Lloyds – back in private hands
The government announced this morning it has sold off its final stake in Lloyds, meaning the bank is now fully back in private hands. From Laith Khalaf, Senior Analyst, Hargreaves Lansdown.
The bank was bailed out in 2009 to the tune of £20.3 billion, which the Treasury has now recouped, though that doesn’t include the cost of borrowing the money to fund the bailout. It’s been a long and winding road back to recovery, but finally the government has sold its last stake in Lloyds, almost a decade after the taxpayer bailed the bank out. Lloyds is now back to business as usual, and the withdrawal of a large seller from the market should be positive for the share price.
It’s an interesting coincidence that one of the UK’s top fund managers, Neil Woodford, recently bought back into Lloyds after snubbing banks as uninvestable for fourteen years, just as the government is stepping out of the picture.
The Treasury won’t be making a song and dance about the Lloyds sale, seeing as we are in a period of purdah running up to the general election. Indeed the champagne corks should probably be kept on ice seeing as the taxpayer has only broken even on the face value of the Lloyds bailout, and is still nursing a loss if you factor in the borrowing costs associated with stumping up the money back in 2009.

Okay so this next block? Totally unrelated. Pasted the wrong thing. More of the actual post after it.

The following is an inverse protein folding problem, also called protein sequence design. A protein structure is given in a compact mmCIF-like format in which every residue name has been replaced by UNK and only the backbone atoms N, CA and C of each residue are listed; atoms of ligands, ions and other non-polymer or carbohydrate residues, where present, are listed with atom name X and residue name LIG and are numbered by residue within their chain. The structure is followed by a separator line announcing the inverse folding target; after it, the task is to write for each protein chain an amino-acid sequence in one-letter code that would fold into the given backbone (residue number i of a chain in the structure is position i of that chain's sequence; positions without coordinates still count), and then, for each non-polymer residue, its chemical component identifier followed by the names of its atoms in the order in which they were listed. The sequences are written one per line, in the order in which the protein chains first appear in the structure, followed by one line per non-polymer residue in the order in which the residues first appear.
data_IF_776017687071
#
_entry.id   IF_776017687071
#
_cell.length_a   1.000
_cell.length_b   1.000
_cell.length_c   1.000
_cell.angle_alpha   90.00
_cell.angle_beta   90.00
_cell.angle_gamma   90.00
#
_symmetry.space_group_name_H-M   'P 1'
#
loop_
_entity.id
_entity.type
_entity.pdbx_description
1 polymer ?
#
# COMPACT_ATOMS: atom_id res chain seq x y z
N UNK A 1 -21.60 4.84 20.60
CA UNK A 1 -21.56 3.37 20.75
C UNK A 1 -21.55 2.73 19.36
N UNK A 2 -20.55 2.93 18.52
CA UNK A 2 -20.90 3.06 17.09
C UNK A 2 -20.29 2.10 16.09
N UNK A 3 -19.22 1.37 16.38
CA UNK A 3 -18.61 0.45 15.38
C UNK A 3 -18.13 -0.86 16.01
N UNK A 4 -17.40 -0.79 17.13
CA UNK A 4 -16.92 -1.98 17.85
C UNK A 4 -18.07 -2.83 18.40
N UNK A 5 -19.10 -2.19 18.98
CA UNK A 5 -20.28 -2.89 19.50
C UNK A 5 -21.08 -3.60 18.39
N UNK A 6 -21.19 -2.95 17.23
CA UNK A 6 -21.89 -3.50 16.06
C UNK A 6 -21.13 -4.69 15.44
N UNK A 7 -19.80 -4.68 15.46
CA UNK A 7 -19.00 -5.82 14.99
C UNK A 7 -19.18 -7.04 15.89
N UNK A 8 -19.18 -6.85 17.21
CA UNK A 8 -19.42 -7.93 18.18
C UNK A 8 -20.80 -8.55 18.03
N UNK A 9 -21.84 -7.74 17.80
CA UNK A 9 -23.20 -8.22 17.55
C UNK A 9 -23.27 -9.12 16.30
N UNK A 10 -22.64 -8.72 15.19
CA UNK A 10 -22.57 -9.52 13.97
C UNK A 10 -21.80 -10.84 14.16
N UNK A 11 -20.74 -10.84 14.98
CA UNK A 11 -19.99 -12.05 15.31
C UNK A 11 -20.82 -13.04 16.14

RBS still casts a long shadow over the banking bailout too, seeing as the taxpayer funding package was twice as big, and the bank’s shares still need to double in price before the government breaks even. Progress has been slower at RBS because it had more problems to start with, and it’s difficult to see how the government can realistically sell off its 72 percent stake in the bank without taking a financial hit.
As for Lloyds the future looks more promising. PPI compensation is disappearing in the rear-view mirror and the bank is paying a healthy dividend to shareholders. Unlike the FTSE 100 as a whole, Lloyds is very much a bellwether of the UK economy because of all the loans it makes to businesses and consumers in this country, so its fortunes are very much shackled to domestic conditions.’